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KAI RYSSDAL: George Mitchell's former colleagues down in the Senate seem to be losing their grip on the federal purse strings. The fiscal year started more than two months ago, but Congress still hasn't passed 11 of the 12 bills that fund the government, and those aren't the only pieces of economic legislation going nowhere.
Marketplace's Jill Barshay reports.
JILL BARSHAY: Democrats are not having much luck passing bills to do with the budget, taxes, energy, agriculture, health insurance or housing. Bob Greenstein of the Center on Budget and Policy Priorities says the Democrats have a 51-vote majority in the Senate, but that's not enough.
BOB GREENSTEIN: Most economic legislation is stalled on the Hill. It moves through the House. It either then stalls in the Senate, being unable to secure 60 votes to overcome a filibuster, or the President vetoes it.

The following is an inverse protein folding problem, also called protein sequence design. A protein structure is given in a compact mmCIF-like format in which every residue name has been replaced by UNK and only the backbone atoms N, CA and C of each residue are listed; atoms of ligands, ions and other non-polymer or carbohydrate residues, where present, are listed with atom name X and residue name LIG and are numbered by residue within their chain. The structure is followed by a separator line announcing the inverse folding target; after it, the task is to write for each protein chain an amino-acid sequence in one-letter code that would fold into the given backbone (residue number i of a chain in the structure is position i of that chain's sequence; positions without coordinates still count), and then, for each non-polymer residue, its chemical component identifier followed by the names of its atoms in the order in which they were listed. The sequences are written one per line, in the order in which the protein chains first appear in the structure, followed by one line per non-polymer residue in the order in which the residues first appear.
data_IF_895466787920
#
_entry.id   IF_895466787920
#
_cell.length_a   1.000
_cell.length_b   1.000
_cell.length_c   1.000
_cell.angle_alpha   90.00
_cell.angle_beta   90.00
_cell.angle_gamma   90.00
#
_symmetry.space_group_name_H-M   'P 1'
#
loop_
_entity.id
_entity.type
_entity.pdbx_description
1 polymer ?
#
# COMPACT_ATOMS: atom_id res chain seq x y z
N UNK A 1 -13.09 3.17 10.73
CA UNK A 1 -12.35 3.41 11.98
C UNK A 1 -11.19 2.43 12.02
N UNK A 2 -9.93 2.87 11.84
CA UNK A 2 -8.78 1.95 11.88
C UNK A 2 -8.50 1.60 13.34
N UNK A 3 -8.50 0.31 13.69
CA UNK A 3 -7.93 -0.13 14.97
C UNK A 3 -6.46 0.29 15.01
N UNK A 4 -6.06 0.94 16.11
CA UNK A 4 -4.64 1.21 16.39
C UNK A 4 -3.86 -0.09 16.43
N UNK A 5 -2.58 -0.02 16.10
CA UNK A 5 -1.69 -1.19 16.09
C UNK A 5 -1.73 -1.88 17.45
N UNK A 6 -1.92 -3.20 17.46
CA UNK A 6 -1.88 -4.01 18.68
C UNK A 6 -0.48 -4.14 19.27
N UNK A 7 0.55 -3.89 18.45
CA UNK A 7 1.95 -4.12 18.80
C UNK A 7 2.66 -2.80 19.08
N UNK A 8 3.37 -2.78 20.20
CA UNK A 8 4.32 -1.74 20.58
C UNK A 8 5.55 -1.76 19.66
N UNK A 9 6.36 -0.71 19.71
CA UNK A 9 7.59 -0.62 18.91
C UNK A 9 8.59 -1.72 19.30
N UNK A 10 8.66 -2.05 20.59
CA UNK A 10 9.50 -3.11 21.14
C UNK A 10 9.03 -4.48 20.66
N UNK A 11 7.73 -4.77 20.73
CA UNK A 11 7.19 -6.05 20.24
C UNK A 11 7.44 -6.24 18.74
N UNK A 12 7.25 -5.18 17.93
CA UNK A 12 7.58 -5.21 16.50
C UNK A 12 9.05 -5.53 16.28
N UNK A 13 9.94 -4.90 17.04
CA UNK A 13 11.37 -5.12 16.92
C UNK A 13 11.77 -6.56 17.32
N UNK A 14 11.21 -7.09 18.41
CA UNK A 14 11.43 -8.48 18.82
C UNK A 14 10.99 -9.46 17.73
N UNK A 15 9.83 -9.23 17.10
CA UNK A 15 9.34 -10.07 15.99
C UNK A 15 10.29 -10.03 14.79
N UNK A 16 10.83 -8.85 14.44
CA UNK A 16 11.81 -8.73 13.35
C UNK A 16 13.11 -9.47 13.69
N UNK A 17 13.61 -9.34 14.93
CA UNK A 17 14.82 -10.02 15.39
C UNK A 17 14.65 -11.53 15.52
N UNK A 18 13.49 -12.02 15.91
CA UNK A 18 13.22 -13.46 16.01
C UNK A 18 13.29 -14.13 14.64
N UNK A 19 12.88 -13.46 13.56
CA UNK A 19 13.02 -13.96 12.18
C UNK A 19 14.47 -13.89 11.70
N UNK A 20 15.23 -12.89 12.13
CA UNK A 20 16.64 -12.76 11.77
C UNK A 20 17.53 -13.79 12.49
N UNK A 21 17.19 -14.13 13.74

The business community is helping to erect those 60-vote barriers. Jay Timmons is the policy director at the National Association of Manufacturers. His group opposed an energy bill because it didn't want to lose tax breaks.
JAY TIMMONS: The fact that some things aren't getting done is actually a good thing from a perspective of the economy and jobs.
Timmons says Congress is getting some things done. It passed the Peru Free Trade agreement. He hopes Congress will still pass legislation to make sure more than 20 million Americans aren't hit with the Alternative Minimum Tax next year.
TIMMONS: It's really not unusual at all for legislation to be piled up, if you will, at the end. Congress will work right into the 11th hour to get everything done and wrapped up.
Timmons and Greenstein both say the current logjam isn't a problem for the economy yet, but Greenstein says if the economy continues to deteriorate, the gridlock in Congress might prevent lawmakers from acting quickly and effectively. The government would have to spend money fast and early to offset a recession.
I'm Jill Barshay for Marketplace.